Karnataka grew at 8% under Congress rule: Chidambaram

Bengaluru, May 8: Betting on the Congress to win the May 12 Karnataka Assembly polls, former Finance Minister P. Chidambaram on Tuesday said the state grew at 8 per cent of the Gross Sate Domestic Product (GSDP) during the last five years of its rule."Karnataka's GSDP under the five-year stable Congress rule increased 8 per cent annually to Rs 9,49,111 crore in fiscal 2017-18 from Rs 6,43,292 crore in fiscal 2013-14 at constant prices," Chidambaram told reporters here ahead of the crucial poll on Saturday.Asserting that an average citizen in the state was richer than five years ago, he said the per capita income had shot up 125 per cent to Rs 1,74,551 from Rs 77,309 in 2013 as against the all-India growth of 59 per cent."The state has an enviable macro-economic record with average 2.26 per cent fiscal deficit while the average revenue surplus was 0.08 per cent."Unemployment in the state is also lowest among the states at 2.6 per cent as against 5.9 per cent at the national level.Lauding Chief Minister Siddaramaiah for completing a full tenure, the first in 40 years since D. Devaraj Urs in the late seventies, Chidambaram said development and welfare had gone together as evident from 40 per cent spending on the social sector."In contrast, the BJP gave the people during its 5-year tenure (2008-13) a weak and unstable government with three chief ministers," he said.Cautioning the people against voting for the BJP, the former minister said the same incompetent men and women were leading its poll campaign this time."No one has forgotten the sad spectacle of 2008-2013. The people gave 110 seats to the BJP. What did they get in return? It was perhaps the worst government in the state's history."On the twin challenges before the next government, Chidambaram said the first was to maintain the growth momentum and the other was to confront the design of the RSS-BJP set up which was out to wreck the federal system, weaken states and impose its agenda of one history, one culture, one religion, one language and one code of behaviour.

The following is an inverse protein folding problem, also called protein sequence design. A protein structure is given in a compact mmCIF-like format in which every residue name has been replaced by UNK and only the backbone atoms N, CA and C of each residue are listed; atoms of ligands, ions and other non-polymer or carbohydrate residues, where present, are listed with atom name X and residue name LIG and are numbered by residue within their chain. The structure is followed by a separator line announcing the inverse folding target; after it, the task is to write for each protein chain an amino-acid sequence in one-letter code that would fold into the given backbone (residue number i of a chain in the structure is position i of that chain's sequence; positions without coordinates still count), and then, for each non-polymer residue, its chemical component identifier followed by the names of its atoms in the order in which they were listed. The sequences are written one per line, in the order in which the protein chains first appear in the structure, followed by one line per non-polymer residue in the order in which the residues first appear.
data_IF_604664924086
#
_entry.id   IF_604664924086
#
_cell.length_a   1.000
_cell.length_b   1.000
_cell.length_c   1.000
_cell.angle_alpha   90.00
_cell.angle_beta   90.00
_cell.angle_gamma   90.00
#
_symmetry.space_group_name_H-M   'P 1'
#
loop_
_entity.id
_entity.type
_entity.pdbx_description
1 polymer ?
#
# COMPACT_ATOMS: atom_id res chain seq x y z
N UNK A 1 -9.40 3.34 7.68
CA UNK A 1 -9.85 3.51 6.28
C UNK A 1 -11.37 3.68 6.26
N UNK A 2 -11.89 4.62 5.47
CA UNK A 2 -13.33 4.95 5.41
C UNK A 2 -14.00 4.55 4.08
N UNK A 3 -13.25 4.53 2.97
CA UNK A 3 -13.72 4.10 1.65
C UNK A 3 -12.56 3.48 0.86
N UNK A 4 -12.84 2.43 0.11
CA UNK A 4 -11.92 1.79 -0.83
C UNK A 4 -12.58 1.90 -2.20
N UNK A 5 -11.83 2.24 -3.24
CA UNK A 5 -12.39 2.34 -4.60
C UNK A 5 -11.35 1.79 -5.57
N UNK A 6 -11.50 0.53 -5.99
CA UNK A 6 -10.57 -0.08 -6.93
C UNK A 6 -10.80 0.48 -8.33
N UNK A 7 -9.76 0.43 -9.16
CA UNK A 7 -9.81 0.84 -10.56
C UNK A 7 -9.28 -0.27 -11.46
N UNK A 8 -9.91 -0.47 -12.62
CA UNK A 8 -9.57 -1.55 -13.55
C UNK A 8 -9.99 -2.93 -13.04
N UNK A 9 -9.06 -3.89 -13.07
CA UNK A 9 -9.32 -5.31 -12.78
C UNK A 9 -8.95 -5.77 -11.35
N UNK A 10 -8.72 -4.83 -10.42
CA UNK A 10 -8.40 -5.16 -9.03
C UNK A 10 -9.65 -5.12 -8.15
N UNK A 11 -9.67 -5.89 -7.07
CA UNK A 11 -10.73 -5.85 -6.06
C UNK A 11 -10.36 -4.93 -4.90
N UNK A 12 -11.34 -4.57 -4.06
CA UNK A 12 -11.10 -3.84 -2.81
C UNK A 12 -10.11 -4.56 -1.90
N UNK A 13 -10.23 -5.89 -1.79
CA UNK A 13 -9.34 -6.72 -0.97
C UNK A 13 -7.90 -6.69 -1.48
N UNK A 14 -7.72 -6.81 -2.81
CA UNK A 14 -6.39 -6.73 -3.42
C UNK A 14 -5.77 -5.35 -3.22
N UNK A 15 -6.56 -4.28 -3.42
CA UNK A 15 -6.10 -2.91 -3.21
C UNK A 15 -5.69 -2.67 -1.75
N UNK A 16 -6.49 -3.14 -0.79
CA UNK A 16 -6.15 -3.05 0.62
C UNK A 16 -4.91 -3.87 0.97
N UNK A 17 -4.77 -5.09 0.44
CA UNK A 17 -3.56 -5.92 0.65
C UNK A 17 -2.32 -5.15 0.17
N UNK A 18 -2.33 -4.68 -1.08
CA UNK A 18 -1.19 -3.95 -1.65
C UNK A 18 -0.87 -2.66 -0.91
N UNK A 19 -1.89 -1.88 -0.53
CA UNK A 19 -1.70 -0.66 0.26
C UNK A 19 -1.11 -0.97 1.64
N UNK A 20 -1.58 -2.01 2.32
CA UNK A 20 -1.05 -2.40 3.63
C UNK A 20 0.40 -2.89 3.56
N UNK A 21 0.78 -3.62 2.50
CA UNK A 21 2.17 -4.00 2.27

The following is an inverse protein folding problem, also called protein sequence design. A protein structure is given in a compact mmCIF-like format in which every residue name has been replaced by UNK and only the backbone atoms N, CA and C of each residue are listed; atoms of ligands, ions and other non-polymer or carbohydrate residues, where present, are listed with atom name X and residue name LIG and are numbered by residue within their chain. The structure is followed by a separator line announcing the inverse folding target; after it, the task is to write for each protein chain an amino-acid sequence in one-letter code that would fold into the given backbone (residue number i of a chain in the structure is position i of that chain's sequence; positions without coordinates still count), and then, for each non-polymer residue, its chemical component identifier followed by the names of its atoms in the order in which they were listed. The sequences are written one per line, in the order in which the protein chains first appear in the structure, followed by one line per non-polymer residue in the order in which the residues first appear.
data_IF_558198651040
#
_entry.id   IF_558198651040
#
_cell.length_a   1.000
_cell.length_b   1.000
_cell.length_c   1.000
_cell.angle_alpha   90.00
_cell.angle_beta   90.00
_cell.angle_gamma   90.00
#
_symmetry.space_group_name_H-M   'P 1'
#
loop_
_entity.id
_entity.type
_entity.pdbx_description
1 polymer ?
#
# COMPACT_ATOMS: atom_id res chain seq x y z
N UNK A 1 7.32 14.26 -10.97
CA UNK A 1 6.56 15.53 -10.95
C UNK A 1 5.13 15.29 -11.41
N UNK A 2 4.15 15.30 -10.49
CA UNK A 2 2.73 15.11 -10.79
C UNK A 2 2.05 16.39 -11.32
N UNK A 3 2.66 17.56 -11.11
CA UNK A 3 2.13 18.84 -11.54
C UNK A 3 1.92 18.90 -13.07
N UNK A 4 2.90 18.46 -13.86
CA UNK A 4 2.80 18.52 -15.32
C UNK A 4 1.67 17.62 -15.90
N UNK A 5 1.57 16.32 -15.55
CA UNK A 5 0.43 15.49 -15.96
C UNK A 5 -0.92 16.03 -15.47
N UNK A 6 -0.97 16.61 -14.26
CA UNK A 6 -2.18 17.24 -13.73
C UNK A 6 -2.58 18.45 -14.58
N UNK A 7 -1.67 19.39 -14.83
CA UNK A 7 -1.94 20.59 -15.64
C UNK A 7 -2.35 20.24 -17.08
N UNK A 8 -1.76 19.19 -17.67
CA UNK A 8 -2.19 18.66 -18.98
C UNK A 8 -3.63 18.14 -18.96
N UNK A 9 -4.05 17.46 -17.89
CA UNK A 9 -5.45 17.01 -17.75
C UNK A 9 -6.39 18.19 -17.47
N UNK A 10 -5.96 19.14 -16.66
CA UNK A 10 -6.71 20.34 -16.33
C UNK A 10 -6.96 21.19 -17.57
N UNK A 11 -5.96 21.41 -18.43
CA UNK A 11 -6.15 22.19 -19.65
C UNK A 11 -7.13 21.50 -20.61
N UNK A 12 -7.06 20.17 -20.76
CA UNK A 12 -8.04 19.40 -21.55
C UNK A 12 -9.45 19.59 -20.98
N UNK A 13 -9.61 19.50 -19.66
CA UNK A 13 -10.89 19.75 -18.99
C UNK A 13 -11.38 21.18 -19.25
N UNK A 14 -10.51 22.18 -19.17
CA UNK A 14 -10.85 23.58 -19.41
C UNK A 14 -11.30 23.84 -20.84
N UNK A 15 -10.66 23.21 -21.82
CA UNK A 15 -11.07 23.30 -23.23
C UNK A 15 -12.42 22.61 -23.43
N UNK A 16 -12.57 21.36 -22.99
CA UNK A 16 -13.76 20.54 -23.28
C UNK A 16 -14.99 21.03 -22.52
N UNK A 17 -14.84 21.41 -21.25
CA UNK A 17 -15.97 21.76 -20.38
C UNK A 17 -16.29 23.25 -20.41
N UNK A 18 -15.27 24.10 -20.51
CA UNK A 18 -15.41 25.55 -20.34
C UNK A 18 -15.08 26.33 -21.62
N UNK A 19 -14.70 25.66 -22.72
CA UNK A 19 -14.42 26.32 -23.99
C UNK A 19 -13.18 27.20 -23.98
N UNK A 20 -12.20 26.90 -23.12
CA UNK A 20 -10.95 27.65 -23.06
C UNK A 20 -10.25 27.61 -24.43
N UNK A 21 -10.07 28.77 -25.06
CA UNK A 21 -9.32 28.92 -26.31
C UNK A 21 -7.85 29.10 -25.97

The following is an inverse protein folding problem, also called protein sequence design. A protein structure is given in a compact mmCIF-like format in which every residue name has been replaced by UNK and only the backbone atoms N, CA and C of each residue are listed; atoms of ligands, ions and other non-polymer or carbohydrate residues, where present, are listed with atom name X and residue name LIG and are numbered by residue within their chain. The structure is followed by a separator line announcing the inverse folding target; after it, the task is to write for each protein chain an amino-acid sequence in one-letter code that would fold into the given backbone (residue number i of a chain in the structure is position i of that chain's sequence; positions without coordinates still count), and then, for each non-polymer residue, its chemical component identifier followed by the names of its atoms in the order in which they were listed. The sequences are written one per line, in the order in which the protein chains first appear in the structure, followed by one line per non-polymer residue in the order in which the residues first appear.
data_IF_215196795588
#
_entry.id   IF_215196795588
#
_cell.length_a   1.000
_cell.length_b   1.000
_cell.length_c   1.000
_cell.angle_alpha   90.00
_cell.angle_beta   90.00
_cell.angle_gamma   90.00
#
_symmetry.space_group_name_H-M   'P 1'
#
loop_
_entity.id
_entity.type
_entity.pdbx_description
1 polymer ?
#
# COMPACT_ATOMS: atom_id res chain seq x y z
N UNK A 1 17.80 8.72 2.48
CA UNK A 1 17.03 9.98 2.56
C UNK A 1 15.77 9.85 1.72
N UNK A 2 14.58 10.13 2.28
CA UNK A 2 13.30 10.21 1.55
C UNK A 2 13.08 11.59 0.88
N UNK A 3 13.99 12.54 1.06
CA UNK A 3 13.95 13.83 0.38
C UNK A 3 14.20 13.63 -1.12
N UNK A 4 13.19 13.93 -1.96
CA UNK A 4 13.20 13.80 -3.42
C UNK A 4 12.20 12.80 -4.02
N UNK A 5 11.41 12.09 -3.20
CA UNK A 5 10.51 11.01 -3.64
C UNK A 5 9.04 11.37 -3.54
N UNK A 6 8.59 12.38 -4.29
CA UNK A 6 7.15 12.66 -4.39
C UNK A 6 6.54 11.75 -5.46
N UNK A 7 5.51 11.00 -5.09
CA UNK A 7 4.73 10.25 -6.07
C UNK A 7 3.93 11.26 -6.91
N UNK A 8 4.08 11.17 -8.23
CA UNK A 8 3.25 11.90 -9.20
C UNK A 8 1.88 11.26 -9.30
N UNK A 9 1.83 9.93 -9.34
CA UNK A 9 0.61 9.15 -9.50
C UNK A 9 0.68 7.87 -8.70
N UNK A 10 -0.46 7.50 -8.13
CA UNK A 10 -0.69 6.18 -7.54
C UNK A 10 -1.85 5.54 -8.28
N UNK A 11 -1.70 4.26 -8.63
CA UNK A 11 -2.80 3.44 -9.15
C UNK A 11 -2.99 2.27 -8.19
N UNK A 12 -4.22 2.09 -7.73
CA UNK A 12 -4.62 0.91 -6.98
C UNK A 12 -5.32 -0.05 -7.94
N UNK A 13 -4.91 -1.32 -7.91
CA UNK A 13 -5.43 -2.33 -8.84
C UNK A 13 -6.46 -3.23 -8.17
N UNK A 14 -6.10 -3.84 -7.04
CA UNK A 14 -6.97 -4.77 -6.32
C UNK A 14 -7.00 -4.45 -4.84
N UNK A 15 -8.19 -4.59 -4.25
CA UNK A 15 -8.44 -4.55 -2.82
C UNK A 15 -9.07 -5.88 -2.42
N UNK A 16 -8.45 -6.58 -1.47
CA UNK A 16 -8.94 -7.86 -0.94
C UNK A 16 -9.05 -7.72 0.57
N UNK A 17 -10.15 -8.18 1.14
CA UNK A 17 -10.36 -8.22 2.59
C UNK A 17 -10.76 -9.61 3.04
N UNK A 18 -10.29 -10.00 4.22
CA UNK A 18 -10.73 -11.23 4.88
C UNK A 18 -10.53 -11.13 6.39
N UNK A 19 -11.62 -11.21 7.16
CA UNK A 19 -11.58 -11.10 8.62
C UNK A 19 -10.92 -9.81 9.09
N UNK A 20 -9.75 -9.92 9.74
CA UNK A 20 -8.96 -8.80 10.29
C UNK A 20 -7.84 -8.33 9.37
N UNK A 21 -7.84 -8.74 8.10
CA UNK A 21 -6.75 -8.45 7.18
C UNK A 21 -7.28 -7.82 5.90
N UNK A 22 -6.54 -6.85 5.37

IANS